Posted by: floridanature | October 7, 2009

Florida Springs: Where Art, Story, & Science Flow

Well, I’m guessing you probably knew this if you’ve ever dipped a toe into a real life Florida spring.  It’s more than just the Windex-colored water that flows out of the folds in our subtropical landscape. It’s something else entirely, and figuring exactly *what* else sometimes requires the capacity to flip up the visors, so you can more fully look, feel, reflect.

SmSprgFHJPG

I’ve been hunting for springs in Florida for years now, following in the footsteps of every one who came here looking for the liquid magic they represent. Sometimes, I hunted them as small limestone seeps back in the woods; sometimes, as a scuba diver descending into the bowels of the larger, first magnitude springs.

Not so long ago, I met Margaret Tolbert, an artist who engages in the aesthetic version of what I’ve always done. Real artists are rare–especially when they must live in a world that’s run by folks who mostly see art as a thing to sell, to buy, or to fit inside of a fancy frame that matches the fabric of the couch it will hang over.

Art, in its most ancient way, means to assemble, to bring together. It is, as Aristotle defined love–wholeness, or the pursuit thereof.  And so now, thanks to Mallory O’Connor, an art historian from Gainesville and a quite excellent writer, we have a series entitled “Liquid Muse.”  The muse in this case is the St. Johns–the same one I paddled last Sunday morning. And it is all the parts of that river experience, from the bold and forthright to the sublime and deeply textured.

But, like a spring, I burble on…

As part of the “Liquid Muse” series, both Margaret and I gave a presentation at the Florida Museum of Art up in DeLand recently. The co-program went so well that we are planning to give more such programs around Florida, via the Florida Humanities Council and whatever other source of support we can uncover. (www.FlaHum.org).

Margaret We’ll start with me showing pretty pictures of  springs, and gabbing about the rare natural  history that brings them to life. Since I’m a writer  by trade, I’ll look for ways other writers have  been influenced by our springs here over time. And, I’ll  talk about my own experiences in and outside of springs, and how I cam to cherish them.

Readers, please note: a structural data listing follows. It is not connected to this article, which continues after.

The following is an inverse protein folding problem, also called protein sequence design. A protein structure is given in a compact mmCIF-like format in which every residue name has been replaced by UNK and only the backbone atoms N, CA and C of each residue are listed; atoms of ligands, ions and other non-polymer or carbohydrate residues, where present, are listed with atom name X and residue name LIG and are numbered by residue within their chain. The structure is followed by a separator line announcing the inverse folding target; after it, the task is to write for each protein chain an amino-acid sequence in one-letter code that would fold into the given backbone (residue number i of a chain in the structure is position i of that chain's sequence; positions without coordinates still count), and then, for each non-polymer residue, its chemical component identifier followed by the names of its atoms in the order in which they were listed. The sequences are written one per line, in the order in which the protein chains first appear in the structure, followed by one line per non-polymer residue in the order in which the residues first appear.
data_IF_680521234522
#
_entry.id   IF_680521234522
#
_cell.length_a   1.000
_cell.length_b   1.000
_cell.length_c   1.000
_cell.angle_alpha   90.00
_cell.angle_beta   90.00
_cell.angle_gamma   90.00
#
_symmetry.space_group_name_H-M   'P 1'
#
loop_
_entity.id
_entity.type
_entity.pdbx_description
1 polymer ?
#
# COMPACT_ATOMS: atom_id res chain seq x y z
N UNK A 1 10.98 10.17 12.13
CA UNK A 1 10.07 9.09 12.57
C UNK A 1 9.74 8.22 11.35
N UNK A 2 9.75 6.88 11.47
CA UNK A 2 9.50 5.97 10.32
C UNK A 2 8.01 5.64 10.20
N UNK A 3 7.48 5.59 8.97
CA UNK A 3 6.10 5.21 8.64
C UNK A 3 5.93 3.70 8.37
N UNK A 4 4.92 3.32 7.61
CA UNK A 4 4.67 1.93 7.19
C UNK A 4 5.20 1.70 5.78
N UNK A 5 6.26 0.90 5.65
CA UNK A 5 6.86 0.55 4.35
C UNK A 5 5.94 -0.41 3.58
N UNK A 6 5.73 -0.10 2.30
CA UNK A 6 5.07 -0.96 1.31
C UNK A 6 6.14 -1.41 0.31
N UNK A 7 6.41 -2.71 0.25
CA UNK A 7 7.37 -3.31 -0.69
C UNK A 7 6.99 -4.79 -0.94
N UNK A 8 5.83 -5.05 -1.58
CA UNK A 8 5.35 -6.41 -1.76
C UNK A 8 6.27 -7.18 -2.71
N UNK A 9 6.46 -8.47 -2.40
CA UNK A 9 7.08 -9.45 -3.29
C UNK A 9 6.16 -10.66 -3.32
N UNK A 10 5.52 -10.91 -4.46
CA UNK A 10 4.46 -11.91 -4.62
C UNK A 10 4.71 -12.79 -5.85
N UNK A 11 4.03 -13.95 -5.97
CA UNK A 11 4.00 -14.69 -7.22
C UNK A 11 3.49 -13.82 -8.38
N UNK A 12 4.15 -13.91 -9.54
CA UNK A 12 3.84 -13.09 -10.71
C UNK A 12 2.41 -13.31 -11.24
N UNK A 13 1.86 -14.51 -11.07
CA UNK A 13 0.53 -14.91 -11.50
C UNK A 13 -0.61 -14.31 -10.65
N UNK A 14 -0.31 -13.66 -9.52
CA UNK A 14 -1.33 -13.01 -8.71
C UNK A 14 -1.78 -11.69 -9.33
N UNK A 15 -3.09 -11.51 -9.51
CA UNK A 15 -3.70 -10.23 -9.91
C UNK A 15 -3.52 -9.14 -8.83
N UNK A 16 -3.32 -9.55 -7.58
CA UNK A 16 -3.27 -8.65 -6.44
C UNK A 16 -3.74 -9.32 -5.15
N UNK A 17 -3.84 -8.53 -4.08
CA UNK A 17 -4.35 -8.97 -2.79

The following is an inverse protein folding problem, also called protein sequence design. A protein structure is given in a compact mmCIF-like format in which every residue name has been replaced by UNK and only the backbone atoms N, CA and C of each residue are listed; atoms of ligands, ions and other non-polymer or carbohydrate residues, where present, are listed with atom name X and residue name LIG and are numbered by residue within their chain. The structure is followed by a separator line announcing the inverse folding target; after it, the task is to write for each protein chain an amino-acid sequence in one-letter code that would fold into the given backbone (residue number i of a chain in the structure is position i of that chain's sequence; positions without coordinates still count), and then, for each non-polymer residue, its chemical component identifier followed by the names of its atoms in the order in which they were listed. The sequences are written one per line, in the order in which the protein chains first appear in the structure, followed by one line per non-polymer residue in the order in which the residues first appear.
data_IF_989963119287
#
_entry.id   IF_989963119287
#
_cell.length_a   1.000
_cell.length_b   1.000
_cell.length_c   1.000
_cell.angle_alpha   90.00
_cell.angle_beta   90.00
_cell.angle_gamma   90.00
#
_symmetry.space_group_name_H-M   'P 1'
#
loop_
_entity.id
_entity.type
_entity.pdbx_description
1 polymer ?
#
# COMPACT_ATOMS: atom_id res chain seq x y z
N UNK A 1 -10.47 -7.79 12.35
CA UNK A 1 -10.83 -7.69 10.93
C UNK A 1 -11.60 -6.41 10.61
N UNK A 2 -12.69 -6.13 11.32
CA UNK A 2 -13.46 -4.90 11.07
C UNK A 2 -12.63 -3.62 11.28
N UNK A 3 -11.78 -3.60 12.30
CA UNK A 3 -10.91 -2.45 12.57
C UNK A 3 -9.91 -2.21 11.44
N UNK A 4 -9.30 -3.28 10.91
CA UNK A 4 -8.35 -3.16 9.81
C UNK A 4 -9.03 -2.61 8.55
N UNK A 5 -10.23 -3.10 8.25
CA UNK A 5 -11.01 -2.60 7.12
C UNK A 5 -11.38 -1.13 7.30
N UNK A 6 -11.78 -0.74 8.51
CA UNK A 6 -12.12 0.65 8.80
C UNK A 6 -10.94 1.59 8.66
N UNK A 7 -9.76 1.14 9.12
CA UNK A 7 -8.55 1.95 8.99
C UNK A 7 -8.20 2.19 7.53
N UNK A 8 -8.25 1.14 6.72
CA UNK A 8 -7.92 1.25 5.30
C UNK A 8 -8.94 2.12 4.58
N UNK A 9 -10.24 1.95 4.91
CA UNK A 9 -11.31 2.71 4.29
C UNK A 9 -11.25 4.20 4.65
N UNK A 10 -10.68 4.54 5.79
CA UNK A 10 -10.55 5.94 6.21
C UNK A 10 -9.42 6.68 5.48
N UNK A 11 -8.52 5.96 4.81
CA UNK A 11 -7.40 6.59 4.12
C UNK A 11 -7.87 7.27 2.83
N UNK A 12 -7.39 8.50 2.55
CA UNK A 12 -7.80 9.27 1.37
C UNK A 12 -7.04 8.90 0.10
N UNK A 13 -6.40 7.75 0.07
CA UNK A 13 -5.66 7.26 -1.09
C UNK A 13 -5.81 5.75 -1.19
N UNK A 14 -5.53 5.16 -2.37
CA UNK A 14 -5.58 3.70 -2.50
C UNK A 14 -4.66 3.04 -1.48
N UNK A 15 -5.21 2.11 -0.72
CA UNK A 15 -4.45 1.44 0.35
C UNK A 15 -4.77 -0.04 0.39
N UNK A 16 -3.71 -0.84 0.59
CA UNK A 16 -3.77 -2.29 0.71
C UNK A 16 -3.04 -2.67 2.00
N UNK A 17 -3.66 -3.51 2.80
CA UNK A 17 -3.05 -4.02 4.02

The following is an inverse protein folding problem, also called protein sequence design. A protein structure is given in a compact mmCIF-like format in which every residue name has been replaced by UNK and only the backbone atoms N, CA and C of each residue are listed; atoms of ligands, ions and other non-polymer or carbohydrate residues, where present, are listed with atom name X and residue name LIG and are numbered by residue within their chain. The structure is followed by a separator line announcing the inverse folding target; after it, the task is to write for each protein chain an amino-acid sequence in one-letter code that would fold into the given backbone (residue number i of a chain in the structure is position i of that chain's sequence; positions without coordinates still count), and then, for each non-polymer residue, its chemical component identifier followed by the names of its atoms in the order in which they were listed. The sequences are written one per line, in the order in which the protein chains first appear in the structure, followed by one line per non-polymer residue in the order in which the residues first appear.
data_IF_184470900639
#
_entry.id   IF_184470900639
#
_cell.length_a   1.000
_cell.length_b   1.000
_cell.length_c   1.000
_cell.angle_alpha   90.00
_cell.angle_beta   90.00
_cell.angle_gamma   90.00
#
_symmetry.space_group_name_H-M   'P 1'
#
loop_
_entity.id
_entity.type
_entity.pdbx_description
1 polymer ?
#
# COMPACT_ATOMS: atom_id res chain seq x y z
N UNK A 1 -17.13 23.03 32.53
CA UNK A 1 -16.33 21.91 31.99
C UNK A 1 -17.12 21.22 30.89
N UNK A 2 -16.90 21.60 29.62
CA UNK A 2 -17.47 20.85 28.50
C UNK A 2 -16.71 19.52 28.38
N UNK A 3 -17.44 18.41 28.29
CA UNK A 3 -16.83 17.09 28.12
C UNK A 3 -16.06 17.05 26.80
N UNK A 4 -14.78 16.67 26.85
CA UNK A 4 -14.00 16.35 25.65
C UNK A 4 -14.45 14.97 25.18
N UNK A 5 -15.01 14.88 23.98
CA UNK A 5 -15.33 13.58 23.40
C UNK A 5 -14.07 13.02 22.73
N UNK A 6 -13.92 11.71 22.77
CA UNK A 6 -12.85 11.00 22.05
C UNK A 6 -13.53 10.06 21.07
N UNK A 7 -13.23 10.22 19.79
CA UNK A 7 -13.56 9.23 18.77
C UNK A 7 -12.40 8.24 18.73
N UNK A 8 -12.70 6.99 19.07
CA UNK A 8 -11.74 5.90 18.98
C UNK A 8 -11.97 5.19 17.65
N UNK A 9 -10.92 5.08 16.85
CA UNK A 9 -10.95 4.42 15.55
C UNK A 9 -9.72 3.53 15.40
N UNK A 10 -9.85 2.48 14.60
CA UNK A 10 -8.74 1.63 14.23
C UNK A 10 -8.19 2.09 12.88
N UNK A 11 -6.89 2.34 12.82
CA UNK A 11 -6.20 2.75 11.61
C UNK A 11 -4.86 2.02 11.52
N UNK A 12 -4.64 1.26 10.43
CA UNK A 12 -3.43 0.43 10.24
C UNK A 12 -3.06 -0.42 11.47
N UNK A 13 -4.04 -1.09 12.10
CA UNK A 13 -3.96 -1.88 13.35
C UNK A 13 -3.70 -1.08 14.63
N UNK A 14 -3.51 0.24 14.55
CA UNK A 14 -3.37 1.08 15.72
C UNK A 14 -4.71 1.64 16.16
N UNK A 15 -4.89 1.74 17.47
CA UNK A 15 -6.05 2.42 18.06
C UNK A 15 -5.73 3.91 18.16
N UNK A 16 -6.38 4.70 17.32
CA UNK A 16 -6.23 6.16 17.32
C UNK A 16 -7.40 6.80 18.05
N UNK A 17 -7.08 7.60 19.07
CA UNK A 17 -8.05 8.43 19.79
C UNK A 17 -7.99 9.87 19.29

Margaret will more specifically explain the  genesis of her own art as it relates to springs—of  what a mystic water-driven muse looks like when seen through the filter of an artists’ eye.

The nature-influences-art story continues to unfold on Nov. 19, Thurs. when Mallory O’ Connor and I give a presentation on the art of the St. Johns right here in the historic downtown of Sanford. It’s followed by a reception at Maya Books & Music and the sale/signing of “Florida’s American Heritage River: Images from the St. Johns Region.” (The program is from 5:30-6 pm at Sanford Library’s Community Room and reception afterwards is a block away on First Street at Maya.) Nature photographer Dr. Bobby Boswell will also join us there with some of his photos from the river. It’ll be a neat time to hang out and just enjoy the art and the moment.

And of course, Maya provides its own “conceptual art”. As a thriving independent bookstore, it simply allows visitors to have a real experience of literary “discovery.” As Fr. Thomas Berry once wisely observed, a good indie bookstore is not unlike a “haunted castle” with its overflowing stacks of titles, and its chance for random discovery. As such, it’s place of “enchantment”, rather than a sterile McBook World with all the character of a giant office cubicle.

In that way, the experience is not unlike stumbling across a little spring hidden back in the woods, like this one pictured here with its shallow, transparent ether atop submerged “sand boils” that forever roil with an upwelling from the natural vents in the submerged limestone under it.

Small "boils" of sand just under the transparent surface at Fern Hammock Springs

Advertisements

Leave a Reply

Fill in your details below or click an icon to log in:

WordPress.com Logo

You are commenting using your WordPress.com account. Log Out / Change )

Twitter picture

You are commenting using your Twitter account. Log Out / Change )

Facebook photo

You are commenting using your Facebook account. Log Out / Change )

Google+ photo

You are commenting using your Google+ account. Log Out / Change )

Connecting to %s

Categories

%d bloggers like this: